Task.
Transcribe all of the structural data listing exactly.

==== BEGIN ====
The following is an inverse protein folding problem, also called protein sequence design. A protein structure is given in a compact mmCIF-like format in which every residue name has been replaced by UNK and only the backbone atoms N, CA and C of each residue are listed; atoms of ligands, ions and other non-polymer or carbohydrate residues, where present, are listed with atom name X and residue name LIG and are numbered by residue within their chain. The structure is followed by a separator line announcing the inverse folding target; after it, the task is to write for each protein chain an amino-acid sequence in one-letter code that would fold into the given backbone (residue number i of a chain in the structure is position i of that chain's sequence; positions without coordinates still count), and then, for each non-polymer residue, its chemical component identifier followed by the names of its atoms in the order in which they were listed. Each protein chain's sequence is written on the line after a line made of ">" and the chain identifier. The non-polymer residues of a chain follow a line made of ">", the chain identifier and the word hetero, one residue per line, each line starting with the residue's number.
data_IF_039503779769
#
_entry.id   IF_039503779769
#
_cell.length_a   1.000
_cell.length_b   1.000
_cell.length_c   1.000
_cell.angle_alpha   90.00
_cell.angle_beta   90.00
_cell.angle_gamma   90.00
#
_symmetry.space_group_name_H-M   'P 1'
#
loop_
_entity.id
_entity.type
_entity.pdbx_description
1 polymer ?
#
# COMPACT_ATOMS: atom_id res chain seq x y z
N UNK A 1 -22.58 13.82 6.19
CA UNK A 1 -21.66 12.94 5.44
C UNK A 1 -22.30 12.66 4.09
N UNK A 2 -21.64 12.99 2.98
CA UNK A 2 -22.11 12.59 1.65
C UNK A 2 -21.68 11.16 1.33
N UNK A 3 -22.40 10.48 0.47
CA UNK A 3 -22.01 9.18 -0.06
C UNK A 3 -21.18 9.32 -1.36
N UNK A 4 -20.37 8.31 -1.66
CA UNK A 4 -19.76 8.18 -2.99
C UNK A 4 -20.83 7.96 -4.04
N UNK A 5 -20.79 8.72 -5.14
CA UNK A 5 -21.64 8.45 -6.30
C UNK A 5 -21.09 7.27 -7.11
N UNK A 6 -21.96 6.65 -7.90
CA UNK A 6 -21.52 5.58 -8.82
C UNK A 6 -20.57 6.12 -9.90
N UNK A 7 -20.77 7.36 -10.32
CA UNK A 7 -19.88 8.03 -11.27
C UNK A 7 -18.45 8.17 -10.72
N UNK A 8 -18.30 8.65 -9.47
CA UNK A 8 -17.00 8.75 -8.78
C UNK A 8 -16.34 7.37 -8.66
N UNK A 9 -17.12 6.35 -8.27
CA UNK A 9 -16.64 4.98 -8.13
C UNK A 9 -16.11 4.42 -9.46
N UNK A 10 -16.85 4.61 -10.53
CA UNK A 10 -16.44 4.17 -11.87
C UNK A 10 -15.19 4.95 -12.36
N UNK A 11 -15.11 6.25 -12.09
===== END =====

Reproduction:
The following is an inverse protein folding problem, also called protein sequence design. A protein structure is given in a compact mmCIF-like format in which every residue name has been replaced by UNK and only the backbone atoms N, CA and C of each residue are listed; atoms of ligands, ions and other non-polymer or carbohydrate residues, where present, are listed with atom name X and residue name LIG and are numbered by residue within their chain. The structure is followed by a separator line announcing the inverse folding target; after it, the task is to write for each protein chain an amino-acid sequence in one-letter code that would fold into the given backbone (residue number i of a chain in the structure is position i of that chain's sequence; positions without coordinates still count), and then, for each non-polymer residue, its chemical component identifier followed by the names of its atoms in the order in which they were listed. Each protein chain's sequence is written on the line after a line made of ">" and the chain identifier. The non-polymer residues of a chain follow a line made of ">", the chain identifier and the word hetero, one residue per line, each line starting with the residue's number.
data_IF_039503779769
#
_entry.id   IF_039503779769
#
_cell.length_a   1.000
_cell.length_b   1.000
_cell.length_c   1.000
_cell.angle_alpha   90.00
_cell.angle_beta   90.00
_cell.angle_gamma   90.00
#
_symmetry.space_group_name_H-M   'P 1'
#
loop_
_entity.id
_entity.type
_entity.pdbx_description
1 polymer ?
#
# COMPACT_ATOMS: atom_id res chain seq x y z
N UNK A 1 -22.58 13.82 6.19
CA UNK A 1 -21.66 12.94 5.44
C UNK A 1 -22.30 12.66 4.09
N UNK A 2 -21.64 12.99 2.98
CA UNK A 2 -22.11 12.59 1.65
C UNK A 2 -21.68 11.16 1.33
N UNK A 3 -22.40 10.48 0.47
CA UNK A 3 -22.01 9.18 -0.06
C UNK A 3 -21.18 9.32 -1.36
N UNK A 4 -20.37 8.31 -1.66
CA UNK A 4 -19.76 8.18 -2.99
C UNK A 4 -20.83 7.96 -4.04
N UNK A 5 -20.79 8.72 -5.14
CA UNK A 5 -21.64 8.45 -6.30
C UNK A 5 -21.09 7.27 -7.11
N UNK A 6 -21.96 6.65 -7.90
CA UNK A 6 -21.52 5.58 -8.82
C UNK A 6 -20.57 6.12 -9.90
N UNK A 7 -20.77 7.36 -10.32
CA UNK A 7 -19.88 8.03 -11.27
C UNK A 7 -18.45 8.17 -10.72
N UNK A 8 -18.30 8.65 -9.47
CA UNK A 8 -17.00 8.75 -8.78
C UNK A 8 -16.34 7.37 -8.66
N UNK A 9 -17.12 6.35 -8.27
CA UNK A 9 -16.64 4.98 -8.13
C UNK A 9 -16.11 4.42 -9.46
N UNK A 10 -16.85 4.61 -10.53
CA UNK A 10 -16.44 4.17 -11.87
C UNK A 10 -15.19 4.95 -12.36
N UNK A 11 -15.11 6.25 -12.09